As state legislators continue to debate about the legalities of cannabis for medical and recreational use, Los Angeles-area prosecutors are flipping the script by turning to technology to wipe out or minimize as many as 50,000 old marijuana convictions, according to US News and World Report.

These legal eagles are following the lead of other district attorneys who use computer algorithms to identify eligible cases. District Attorney Jackie Lacey announced Monday that she is joining forces with a nonprofit organization, Code for America, in an effort to expunge thousands of weed convictions.

The move comes after San Francisco became the first city in the state to work with the organization to reportedly wipe out or reduce 8,000 convictions, CBS Sacramento reported.

“This collaboration will improve people’s lives by erasing the mistakes of their past and hopefully lead them on a path to a better future,” Lacey said in a statement Monday.

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“When we do this right, we show that government can make good on its promises, especially for the hundreds of thousands who have been denied jobs, housing and other opportunities despite the passage of laws intended to provide relief,” said Jennifer Pahlka, executive director of Code for America.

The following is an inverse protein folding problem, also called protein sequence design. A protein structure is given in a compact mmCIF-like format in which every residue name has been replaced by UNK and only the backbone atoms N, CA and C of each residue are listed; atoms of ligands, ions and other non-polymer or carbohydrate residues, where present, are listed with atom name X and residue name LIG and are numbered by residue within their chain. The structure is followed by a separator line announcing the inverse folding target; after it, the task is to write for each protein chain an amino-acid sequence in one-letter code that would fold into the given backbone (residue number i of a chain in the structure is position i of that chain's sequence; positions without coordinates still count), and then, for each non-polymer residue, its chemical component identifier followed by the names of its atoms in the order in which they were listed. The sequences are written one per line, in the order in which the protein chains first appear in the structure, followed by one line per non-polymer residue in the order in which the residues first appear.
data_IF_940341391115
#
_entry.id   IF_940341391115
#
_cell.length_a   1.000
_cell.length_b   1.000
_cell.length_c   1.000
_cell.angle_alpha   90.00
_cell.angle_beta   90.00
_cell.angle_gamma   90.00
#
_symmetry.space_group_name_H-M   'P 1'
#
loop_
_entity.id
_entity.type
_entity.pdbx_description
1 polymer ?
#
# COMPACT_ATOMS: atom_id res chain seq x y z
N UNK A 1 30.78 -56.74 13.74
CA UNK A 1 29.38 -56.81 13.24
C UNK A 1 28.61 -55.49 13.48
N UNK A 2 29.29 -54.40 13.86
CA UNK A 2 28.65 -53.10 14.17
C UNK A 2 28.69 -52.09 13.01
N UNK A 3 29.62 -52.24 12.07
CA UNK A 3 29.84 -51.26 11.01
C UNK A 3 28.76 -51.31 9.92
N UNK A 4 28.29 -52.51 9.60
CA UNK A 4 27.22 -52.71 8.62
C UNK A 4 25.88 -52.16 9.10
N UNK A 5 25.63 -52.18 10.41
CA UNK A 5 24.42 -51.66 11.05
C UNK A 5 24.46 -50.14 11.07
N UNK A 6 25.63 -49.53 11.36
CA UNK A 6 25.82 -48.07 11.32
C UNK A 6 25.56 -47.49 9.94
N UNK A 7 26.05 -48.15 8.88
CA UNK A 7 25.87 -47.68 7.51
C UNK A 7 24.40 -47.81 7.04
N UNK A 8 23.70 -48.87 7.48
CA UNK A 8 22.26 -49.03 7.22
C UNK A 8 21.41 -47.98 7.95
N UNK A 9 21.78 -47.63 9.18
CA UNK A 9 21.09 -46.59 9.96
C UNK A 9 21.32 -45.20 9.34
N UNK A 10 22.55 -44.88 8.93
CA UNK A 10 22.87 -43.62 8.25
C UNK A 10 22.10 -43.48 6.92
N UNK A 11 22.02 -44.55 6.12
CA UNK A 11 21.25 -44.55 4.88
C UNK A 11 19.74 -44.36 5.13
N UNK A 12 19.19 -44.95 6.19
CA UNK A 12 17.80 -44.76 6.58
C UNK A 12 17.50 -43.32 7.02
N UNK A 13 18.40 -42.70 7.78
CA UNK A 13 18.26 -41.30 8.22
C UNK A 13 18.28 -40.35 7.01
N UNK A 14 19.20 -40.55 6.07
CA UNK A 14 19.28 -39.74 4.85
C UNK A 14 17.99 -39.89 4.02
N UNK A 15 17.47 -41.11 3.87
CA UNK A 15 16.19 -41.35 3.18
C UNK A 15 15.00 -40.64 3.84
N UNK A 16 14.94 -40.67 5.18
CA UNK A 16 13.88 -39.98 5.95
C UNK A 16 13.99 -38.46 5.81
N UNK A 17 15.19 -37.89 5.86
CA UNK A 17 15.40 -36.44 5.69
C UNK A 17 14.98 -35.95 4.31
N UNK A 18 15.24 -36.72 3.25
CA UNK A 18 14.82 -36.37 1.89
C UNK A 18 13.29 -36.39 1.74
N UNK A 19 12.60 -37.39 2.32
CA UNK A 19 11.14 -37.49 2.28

Computer coders with the group reportedly developed the Clear My Record algorithm, which identifies eligible cases and automatically fills out forms to file with the courts. In the past, convicts had to hire lawyers to get their records changed or file petitions on their own.

“Clear My Record changes the scale and speed of justice and has the potential to ignite change across the state and the nation,” Pahlka said.

When California voters legalized adult marijuana use in 2016, they also approved of eliminating or reducing pot related felonies to misdemeanors, according to ABC News.

Meanwhile, lawmakers and cannabis legalization advocates across the country are calling for reform and remedies to address this so-called war on drugs that has for decades disproportionately affected urban communities. Oakland city’s own statistics, for example, note that 77 percent of the marijuana arrests in 2015 were of Black folks, while Whites represented just 4 percent, according to the Chicago Sun-Times.

Similar data has been reported throughout the U.S., as people of color are still being targeted by police.

Could this be why prosecutors in Cali, Baltimore, Seattle, Chicago, Michigan and other cities are said to be eyeing the dismissal or reduction of eligible marijuana convictions?